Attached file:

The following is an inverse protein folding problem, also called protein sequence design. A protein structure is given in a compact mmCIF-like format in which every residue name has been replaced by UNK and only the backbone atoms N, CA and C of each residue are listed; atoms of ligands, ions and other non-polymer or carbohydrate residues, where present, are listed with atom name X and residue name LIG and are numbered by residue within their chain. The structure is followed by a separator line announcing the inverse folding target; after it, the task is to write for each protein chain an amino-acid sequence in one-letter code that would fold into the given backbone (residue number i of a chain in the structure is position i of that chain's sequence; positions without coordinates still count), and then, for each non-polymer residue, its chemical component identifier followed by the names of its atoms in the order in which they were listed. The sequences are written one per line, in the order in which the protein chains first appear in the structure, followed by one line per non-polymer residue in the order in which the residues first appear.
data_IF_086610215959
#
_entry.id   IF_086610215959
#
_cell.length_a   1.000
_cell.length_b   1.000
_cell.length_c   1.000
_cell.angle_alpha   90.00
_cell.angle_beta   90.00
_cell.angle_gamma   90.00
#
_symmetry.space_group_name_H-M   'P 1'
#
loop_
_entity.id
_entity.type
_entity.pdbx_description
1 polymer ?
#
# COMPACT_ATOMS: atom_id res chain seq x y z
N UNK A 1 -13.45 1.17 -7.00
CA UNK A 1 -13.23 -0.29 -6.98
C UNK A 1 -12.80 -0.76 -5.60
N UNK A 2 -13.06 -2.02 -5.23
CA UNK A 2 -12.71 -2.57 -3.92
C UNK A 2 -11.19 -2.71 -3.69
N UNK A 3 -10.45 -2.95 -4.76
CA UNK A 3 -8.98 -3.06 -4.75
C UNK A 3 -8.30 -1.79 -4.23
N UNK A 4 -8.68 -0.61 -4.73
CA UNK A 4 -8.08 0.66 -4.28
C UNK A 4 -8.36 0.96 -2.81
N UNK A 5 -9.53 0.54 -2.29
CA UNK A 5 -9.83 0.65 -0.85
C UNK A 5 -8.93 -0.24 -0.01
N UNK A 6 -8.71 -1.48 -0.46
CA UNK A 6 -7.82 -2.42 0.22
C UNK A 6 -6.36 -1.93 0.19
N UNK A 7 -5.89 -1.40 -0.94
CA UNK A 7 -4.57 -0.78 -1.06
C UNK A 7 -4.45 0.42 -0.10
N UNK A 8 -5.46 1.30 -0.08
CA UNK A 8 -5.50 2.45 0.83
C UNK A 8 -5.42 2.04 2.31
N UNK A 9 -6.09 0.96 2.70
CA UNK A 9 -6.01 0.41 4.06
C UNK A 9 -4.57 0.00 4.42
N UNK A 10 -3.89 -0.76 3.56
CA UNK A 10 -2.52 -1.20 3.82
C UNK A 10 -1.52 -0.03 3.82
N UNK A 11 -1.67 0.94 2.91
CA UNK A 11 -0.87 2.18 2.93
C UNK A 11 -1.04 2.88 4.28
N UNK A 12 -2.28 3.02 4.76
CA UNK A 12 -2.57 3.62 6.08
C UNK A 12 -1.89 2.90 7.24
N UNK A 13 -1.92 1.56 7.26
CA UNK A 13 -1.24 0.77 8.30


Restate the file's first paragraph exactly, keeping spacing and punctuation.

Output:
The following is an inverse protein folding problem, also called protein sequence design. A protein structure is given in a compact mmCIF-like format in which every residue name has been replaced by UNK and only the backbone atoms N, CA and C of each residue are listed; atoms of ligands, ions and other non-polymer or carbohydrate residues, where present, are listed with atom name X and residue name LIG and are numbered by residue within their chain. The structure is followed by a separator line announcing the inverse folding target; after it, the task is to write for each protein chain an amino-acid sequence in one-letter code that would fold into the given backbone (residue number i of a chain in the structure is position i of that chain's sequence; positions without coordinates still count), and then, for each non-polymer residue, its chemical component identifier followed by the names of its atoms in the order in which they were listed. The sequences are written one per line, in the order in which the protein chains first appear in the structure, followed by one line per non-polymer residue in the order in which the residues first appear.